E3S Web Conf.
Volume 67, 2018The 3rd International Tropical Renewable Energy Conference “Sustainable Development of Tropical Renewable Energy” (i-TREC 2018)
|Number of page(s)||6|
|Published online||26 November 2018|
Palm Oil Mill Effluent (POME) utilization for bio-hydrogen production targeting for biofuel : optimization and scale up
Center for Energy Resources Technology and Chemical Industry, Agency for the Assessment and Application of Technology
2 Center for Information and Communication Technology, The Agency of Assessment and Application of Technology
3 Department of Chemistry, Faculty of Science and Technology, Jambi University
Indonesia is the largest palm plantation that reaches 32 million tonnes palm oil production per year with 84 million tones Palm Oil Mill Effluent (POME) as liquid waste. POME contains many organic substances. The quality of POME for its utilization is generally measured in COD which has range 30000 -100.000 ppm. Microbial convertion for biogas especially for bio-H2 enrichment, the active sludge was pretreated physically to suppress methanogenesis microbes. H2 Biogas production was conducted at pH 5-6. Additional 10% phosphate buffer was done in the beginning only. The production of H2 biogas was influenced by hydrostatic pressure in closed batch system. Inoculumsmedium ratio also influenced the H2 biogas productivity, reached 0.7 ml/ml POME with more than 50% H2. Scaling up anaerobic in 2.5 L working volume bioreactor, H2 biogas productivity reached 0.86 ml/ml POME by 10% inoculums because of no hydrostatic pressure. In bio-reactor, H2-CO2 in H2 biogas was affected by the amount of active sludge. In the beginning of H2 biogas, H2 reached 80%. However, at subsequence process, fed batch, with retention time 2.5 day and 3 days H2 biogas production, the active sludge was accumulated and caused the decreasing H2, finally only 46% at the 3rd day. The consortium tended to produce more CO2 as the result of primary metabolite rather than H2. Raising inoculums to level 15% improved productivity only in the beginning but H2 content was getting less, only 59%. Additional feeding would cause more accumulation sludge and more decreasing H2 content to 31% on the 3rd day. Thus, the ratio of active sludge and substrate availability must be controlled to gain optimum H2. Limited substrate will cause the direction of bio-conversion more in CO2 rather than H2.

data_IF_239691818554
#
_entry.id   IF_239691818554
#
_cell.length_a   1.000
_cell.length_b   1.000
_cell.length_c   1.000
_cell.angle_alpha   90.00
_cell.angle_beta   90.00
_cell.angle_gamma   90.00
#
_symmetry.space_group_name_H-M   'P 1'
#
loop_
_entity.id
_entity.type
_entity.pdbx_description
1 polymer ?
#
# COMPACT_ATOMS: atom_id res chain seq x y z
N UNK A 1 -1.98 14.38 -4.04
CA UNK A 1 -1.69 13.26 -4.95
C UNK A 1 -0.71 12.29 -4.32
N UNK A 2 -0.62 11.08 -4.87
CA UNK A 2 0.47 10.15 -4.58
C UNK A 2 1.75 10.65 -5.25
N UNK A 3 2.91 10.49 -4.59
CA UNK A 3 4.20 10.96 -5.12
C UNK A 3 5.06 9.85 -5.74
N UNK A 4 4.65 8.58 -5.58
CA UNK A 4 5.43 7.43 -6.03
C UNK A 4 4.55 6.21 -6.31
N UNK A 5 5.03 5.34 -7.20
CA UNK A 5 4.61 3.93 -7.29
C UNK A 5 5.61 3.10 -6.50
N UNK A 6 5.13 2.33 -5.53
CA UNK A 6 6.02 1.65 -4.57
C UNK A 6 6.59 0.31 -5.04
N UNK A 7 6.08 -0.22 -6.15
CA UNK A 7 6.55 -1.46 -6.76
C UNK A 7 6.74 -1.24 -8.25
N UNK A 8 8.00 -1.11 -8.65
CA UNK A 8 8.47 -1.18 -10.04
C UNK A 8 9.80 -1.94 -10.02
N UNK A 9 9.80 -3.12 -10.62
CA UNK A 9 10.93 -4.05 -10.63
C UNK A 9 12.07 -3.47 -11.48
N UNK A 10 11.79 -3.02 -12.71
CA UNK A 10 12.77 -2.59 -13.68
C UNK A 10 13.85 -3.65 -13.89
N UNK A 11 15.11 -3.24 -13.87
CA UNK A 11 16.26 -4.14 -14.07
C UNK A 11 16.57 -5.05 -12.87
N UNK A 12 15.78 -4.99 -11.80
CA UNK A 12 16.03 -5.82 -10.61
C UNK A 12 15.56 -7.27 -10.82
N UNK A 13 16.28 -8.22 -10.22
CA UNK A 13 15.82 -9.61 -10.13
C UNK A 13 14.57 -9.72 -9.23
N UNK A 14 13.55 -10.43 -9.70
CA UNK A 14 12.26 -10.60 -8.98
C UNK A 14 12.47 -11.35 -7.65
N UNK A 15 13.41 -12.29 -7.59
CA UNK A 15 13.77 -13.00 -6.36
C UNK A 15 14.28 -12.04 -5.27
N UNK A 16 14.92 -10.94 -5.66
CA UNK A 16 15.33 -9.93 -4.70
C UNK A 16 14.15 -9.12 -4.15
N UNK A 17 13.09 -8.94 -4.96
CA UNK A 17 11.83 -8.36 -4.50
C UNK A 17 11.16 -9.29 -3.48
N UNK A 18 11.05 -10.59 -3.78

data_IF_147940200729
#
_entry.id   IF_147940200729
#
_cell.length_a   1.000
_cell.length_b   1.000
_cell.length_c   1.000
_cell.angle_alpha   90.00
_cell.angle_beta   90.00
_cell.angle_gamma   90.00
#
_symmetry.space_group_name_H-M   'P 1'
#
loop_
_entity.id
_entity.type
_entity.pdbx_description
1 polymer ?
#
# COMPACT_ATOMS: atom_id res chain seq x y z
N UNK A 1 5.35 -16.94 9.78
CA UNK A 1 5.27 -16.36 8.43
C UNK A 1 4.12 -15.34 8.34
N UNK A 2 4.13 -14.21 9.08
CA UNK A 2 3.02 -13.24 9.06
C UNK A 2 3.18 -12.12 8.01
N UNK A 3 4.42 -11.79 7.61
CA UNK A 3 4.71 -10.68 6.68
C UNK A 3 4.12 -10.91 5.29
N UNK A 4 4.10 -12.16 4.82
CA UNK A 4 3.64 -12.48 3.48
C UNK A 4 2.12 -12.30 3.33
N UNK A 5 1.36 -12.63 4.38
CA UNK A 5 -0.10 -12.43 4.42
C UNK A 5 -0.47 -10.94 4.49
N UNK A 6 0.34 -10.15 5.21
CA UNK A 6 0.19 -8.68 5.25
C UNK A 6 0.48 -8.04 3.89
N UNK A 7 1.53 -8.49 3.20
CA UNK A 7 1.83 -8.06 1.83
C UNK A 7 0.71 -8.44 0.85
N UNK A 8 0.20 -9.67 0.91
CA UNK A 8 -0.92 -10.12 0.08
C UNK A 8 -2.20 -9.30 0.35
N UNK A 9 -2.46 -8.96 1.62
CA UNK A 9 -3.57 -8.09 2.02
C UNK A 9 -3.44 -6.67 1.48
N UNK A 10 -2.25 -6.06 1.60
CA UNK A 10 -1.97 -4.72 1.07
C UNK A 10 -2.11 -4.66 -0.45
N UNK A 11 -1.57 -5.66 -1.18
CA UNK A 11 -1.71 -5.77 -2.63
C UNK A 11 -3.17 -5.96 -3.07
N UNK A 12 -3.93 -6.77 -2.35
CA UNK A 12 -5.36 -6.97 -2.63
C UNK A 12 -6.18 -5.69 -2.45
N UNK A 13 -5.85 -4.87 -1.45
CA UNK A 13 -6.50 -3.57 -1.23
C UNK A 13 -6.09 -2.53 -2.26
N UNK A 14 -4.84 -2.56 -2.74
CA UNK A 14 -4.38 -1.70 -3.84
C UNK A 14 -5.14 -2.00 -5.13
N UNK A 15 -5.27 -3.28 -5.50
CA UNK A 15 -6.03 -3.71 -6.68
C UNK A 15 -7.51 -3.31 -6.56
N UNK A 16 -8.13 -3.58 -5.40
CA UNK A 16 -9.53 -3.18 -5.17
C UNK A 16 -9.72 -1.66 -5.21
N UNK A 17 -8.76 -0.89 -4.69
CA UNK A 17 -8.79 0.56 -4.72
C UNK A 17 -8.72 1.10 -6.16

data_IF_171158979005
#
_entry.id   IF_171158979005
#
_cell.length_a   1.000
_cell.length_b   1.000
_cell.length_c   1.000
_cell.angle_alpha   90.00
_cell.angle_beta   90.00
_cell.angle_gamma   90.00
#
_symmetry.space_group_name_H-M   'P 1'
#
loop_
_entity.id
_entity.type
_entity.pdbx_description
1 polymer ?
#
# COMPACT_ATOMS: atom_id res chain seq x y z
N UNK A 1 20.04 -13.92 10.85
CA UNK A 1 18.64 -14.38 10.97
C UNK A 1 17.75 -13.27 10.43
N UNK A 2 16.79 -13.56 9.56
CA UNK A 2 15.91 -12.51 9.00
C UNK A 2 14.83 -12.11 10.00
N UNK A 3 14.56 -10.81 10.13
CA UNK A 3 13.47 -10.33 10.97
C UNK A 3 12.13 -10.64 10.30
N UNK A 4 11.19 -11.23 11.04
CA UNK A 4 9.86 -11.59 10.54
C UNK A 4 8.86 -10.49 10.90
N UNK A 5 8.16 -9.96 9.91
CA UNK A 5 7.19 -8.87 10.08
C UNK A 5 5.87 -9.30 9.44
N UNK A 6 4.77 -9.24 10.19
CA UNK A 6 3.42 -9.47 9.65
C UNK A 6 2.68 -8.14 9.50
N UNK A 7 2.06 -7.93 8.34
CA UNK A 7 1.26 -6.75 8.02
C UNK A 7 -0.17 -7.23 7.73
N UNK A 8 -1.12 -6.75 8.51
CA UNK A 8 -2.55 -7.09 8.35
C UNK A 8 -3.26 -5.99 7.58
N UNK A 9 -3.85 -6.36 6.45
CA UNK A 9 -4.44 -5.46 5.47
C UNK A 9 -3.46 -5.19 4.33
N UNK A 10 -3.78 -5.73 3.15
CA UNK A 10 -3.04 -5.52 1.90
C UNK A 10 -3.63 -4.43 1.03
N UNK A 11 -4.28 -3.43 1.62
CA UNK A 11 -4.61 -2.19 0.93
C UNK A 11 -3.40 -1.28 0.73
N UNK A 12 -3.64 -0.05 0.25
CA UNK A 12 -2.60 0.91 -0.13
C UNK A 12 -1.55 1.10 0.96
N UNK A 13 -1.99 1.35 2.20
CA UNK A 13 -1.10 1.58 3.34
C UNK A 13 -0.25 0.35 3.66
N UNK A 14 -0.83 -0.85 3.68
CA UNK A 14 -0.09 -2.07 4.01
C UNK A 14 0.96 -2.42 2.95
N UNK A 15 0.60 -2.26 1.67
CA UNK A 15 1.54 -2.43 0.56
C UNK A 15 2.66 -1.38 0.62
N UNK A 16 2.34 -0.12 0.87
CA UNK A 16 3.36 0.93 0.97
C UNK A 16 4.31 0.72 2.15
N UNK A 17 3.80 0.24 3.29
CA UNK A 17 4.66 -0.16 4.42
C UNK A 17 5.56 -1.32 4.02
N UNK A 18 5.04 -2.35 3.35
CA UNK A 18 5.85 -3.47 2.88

© The Authors, published by EDP Sciences, 2018
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